"For some reason I have trouble with affirming the existence of evil without affirming the existence of good."I would have trouble with that too, but interestingly, I would not have trouble affirming the existence of good without affirming the existence of evil.( I do not deny the existence of evil. Rather, what I am suggesting is that for evil to exist, good must exist. For good to exist, evil does not have to exist.)This makes me think back to that idea that evil is not a "thing" in-and-of-itself, but rather the absence of "something" (of good). But for whatever reason, when worded like that, I don't find it very compelling.
@ BDK: You say the following would be a tougher argument to deal with than the About.com version:"this alleged entity has no place in any scientific equations, plays no role in any scientific explanations, cannot be used to predict any events, does not describe any thing or force that has yet been detected, and there are no models of the universe in which its presence is either required, productive, or useful.”Even if they were not overstated (though I believe they are), those premises would only lead me to the conclusion that belief in God is not a testable scientific theory. But then, neither is my belief in the axioms of logic or mathematics, my faith that the external world presented to me by my senses actually exists, or my confidence that the unproven assumptions which underlie science itself are valid. So in principle God may (as I believe he does) enjoy a lofty epistemic status as a properly basic belief, the sort of which makes the study of science or history possible in the first place. So the argument is tougher to deal with only if one buys into the popular depiction of modern science as a purely empirical, objective enterprise. I don’t buy into that depiction – again please note that it cannot be confirmed or falsified via scientific means – and therefore the fleshed out version doesn’t trouble me any more than the first.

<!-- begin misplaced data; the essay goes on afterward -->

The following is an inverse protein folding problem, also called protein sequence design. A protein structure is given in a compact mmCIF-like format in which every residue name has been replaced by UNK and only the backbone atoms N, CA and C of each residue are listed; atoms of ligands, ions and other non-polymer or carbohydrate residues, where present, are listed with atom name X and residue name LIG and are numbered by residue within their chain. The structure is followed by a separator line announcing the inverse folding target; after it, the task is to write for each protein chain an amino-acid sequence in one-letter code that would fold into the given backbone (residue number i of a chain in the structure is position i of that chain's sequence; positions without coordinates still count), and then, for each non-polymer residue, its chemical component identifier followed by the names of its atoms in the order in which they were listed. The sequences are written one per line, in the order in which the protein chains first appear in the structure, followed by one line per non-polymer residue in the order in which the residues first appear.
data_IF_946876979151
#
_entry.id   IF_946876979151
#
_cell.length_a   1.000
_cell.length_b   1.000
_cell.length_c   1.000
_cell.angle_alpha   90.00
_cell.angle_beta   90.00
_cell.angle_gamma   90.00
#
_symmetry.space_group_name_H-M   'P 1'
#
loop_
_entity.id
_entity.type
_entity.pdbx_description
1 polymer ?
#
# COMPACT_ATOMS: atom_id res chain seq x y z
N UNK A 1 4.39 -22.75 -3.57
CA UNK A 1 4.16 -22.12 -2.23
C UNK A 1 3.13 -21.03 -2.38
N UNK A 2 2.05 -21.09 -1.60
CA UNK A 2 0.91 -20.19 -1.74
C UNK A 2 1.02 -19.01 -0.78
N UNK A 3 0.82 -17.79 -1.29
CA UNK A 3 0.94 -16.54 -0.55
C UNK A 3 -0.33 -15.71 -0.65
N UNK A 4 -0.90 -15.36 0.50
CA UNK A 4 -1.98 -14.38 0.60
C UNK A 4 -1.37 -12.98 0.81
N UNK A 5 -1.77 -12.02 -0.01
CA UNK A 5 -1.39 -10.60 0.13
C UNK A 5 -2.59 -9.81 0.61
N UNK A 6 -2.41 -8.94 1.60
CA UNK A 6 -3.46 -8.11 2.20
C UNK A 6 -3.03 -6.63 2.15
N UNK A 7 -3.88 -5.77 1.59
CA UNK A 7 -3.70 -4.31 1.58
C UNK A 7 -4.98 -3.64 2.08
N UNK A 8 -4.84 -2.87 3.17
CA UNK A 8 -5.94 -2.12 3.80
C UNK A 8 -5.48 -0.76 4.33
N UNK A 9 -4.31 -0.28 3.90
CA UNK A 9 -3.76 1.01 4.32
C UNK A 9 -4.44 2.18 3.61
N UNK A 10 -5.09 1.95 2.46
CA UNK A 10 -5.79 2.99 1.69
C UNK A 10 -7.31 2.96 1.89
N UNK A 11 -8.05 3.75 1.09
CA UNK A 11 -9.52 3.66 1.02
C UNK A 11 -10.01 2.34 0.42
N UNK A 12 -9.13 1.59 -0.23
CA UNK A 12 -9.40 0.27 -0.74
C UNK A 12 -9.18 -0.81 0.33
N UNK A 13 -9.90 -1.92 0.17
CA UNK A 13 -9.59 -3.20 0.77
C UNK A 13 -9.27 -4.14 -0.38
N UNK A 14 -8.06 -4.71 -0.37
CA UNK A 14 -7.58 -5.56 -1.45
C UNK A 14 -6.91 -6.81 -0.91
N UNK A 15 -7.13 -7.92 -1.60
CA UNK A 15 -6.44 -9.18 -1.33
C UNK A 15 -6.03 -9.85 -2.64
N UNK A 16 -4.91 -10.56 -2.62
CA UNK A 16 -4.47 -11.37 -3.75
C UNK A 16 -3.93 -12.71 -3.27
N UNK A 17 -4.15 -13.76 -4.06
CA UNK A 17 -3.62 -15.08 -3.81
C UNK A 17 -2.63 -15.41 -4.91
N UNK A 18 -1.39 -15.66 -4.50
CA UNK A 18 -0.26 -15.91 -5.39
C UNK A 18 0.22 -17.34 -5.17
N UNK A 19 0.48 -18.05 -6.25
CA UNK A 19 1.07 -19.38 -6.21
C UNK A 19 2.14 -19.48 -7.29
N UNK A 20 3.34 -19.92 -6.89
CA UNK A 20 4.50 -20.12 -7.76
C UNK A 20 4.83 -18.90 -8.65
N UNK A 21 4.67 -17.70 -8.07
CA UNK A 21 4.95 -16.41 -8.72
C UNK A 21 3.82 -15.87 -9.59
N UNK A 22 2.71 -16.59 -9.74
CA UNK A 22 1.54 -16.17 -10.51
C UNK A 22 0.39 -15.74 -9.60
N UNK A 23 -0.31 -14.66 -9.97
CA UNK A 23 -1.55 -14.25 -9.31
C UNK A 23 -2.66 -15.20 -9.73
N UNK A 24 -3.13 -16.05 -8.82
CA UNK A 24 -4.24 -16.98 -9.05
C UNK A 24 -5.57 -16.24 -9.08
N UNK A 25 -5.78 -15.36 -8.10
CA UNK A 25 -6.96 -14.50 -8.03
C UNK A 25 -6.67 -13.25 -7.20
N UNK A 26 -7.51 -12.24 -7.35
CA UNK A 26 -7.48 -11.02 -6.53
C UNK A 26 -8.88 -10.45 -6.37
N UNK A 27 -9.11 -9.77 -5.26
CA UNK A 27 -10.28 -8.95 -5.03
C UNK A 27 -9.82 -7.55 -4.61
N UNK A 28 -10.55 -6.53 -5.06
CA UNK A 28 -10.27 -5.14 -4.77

Perhaps atheists should abandon the use of words like "materialism" or even "physicalism" since the hard isolated "atomic" particles hypothesized by the ancient Greeks (or even of the chemist, Dalton in the early 1800s) have since been replaced by quantum energy connections throughout the cosmos since the Big Bang, including the theory that "information" (spin direction info) can pass between the most distant parts of the cosmos instantaneously. Black holes raise further questions as to how "nothing" but Hawking radiation escapes their insatiable hunger. Neither can we detect most of the alleged "dark matter" that holds galaxies together. So perhaps words like "materialism" and the "physical" world ought to be replaced by something like "energeticism," that implies the cosmos is more like an active verb, something full of activity, perhaps an activity in and of itself, rather than merely an inactive noun. Even Coleridge spoke about the mystery of how we know anything at all about "matter" by using as an analogy "matter" hiding behind "sensory phenomena" like "a pin cushion hidden by innumerable pins." That being said about "materialism," and, "physicalism," I ought to add that "naturalism" is still quite alive and well, including non-substance dualist "emergent" varieties. So either naturalism (or energeticism) seem viable terms, or one could continue to employ terms like matter and physicalism, so long as one adds that "matter" as we know it today is not "matter" as the ancient Greeks hypothesized about it.